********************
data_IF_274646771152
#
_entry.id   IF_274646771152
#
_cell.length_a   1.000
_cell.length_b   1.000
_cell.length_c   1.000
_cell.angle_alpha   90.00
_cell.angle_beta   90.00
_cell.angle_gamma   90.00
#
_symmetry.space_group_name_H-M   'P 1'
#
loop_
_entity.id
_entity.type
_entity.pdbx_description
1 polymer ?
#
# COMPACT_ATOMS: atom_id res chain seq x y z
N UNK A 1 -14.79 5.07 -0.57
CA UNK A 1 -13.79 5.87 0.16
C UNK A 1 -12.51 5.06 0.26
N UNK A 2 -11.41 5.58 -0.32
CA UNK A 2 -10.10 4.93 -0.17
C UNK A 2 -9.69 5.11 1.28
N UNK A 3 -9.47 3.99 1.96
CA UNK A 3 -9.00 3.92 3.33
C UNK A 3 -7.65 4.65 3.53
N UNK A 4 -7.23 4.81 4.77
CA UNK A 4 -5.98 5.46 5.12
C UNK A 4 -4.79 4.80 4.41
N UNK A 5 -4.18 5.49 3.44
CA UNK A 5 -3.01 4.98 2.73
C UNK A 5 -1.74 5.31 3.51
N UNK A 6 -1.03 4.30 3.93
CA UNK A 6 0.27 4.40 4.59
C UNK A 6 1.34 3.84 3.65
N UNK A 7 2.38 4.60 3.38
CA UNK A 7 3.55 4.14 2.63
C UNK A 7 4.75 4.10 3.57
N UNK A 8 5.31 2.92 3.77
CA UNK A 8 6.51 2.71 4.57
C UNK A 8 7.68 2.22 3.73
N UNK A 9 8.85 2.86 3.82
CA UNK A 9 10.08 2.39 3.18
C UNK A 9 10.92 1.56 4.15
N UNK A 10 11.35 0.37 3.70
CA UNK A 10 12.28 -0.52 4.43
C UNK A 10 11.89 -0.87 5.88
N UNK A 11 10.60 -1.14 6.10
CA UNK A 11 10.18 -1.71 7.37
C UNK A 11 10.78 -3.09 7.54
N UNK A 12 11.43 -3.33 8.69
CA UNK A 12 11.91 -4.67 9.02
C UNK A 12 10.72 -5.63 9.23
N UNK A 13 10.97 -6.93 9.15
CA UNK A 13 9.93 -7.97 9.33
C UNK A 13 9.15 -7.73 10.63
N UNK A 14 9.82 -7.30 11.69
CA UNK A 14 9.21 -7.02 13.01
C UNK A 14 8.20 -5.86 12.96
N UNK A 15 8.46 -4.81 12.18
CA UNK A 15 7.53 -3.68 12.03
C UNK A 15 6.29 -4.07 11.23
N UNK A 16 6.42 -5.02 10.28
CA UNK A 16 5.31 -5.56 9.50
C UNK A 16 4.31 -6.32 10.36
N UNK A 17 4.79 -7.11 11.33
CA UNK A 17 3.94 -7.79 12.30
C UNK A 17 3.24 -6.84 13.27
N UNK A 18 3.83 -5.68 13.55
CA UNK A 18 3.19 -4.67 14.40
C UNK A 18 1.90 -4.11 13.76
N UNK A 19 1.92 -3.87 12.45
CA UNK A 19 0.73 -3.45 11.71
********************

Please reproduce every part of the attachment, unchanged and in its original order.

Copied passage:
data_IF_274646771152
#
_entry.id   IF_274646771152
#
_cell.length_a   1.000
_cell.length_b   1.000
_cell.length_c   1.000
_cell.angle_alpha   90.00
_cell.angle_beta   90.00
_cell.angle_gamma   90.00
#
_symmetry.space_group_name_H-M   'P 1'
#
loop_
_entity.id
_entity.type
_entity.pdbx_description
1 polymer ?
#
# COMPACT_ATOMS: atom_id res chain seq x y z
N UNK A 1 -14.79 5.07 -0.57
CA UNK A 1 -13.79 5.87 0.16
C UNK A 1 -12.51 5.06 0.26
N UNK A 2 -11.41 5.58 -0.32
CA UNK A 2 -10.10 4.93 -0.17
C UNK A 2 -9.69 5.11 1.28
N UNK A 3 -9.47 3.99 1.96
CA UNK A 3 -9.00 3.92 3.33
C UNK A 3 -7.65 4.65 3.53
N UNK A 4 -7.23 4.81 4.77
CA UNK A 4 -5.98 5.46 5.12
C UNK A 4 -4.79 4.80 4.41
N UNK A 5 -4.18 5.49 3.44
CA UNK A 5 -3.01 4.98 2.73
C UNK A 5 -1.74 5.31 3.51
N UNK A 6 -1.03 4.30 3.93
CA UNK A 6 0.27 4.40 4.59
C UNK A 6 1.34 3.84 3.65
N UNK A 7 2.38 4.60 3.38
CA UNK A 7 3.55 4.14 2.63
C UNK A 7 4.75 4.10 3.57
N UNK A 8 5.31 2.92 3.77
CA UNK A 8 6.51 2.71 4.57
C UNK A 8 7.68 2.22 3.73
N UNK A 9 8.85 2.86 3.82
CA UNK A 9 10.08 2.39 3.18
C UNK A 9 10.92 1.56 4.15
N UNK A 10 11.35 0.37 3.70
CA UNK A 10 12.28 -0.52 4.43
C UNK A 10 11.89 -0.87 5.88
N UNK A 11 10.60 -1.14 6.10
CA UNK A 11 10.18 -1.71 7.37
C UNK A 11 10.78 -3.09 7.54
N UNK A 12 11.43 -3.33 8.69
CA UNK A 12 11.91 -4.67 9.02
C UNK A 12 10.72 -5.63 9.23
N UNK A 13 10.97 -6.93 9.15
CA UNK A 13 9.93 -7.97 9.33
C UNK A 13 9.15 -7.73 10.63
N UNK A 14 9.82 -7.30 11.69
CA UNK A 14 9.21 -7.02 13.01
C UNK A 14 8.20 -5.86 12.96
N UNK A 15 8.46 -4.81 12.18
CA UNK A 15 7.53 -3.68 12.03
C UNK A 15 6.29 -4.07 11.23
N UNK A 16 6.42 -5.02 10.28
CA UNK A 16 5.31 -5.56 9.50
C UNK A 16 4.31 -6.32 10.36
N UNK A 17 4.79 -7.11 11.33
CA UNK A 17 3.94 -7.79 12.30
C UNK A 17 3.24 -6.84 13.27
N UNK A 18 3.83 -5.68 13.55
CA UNK A 18 3.19 -4.67 14.40
C UNK A 18 1.90 -4.11 13.76
N UNK A 19 1.92 -3.87 12.45
CA UNK A 19 0.73 -3.45 11.71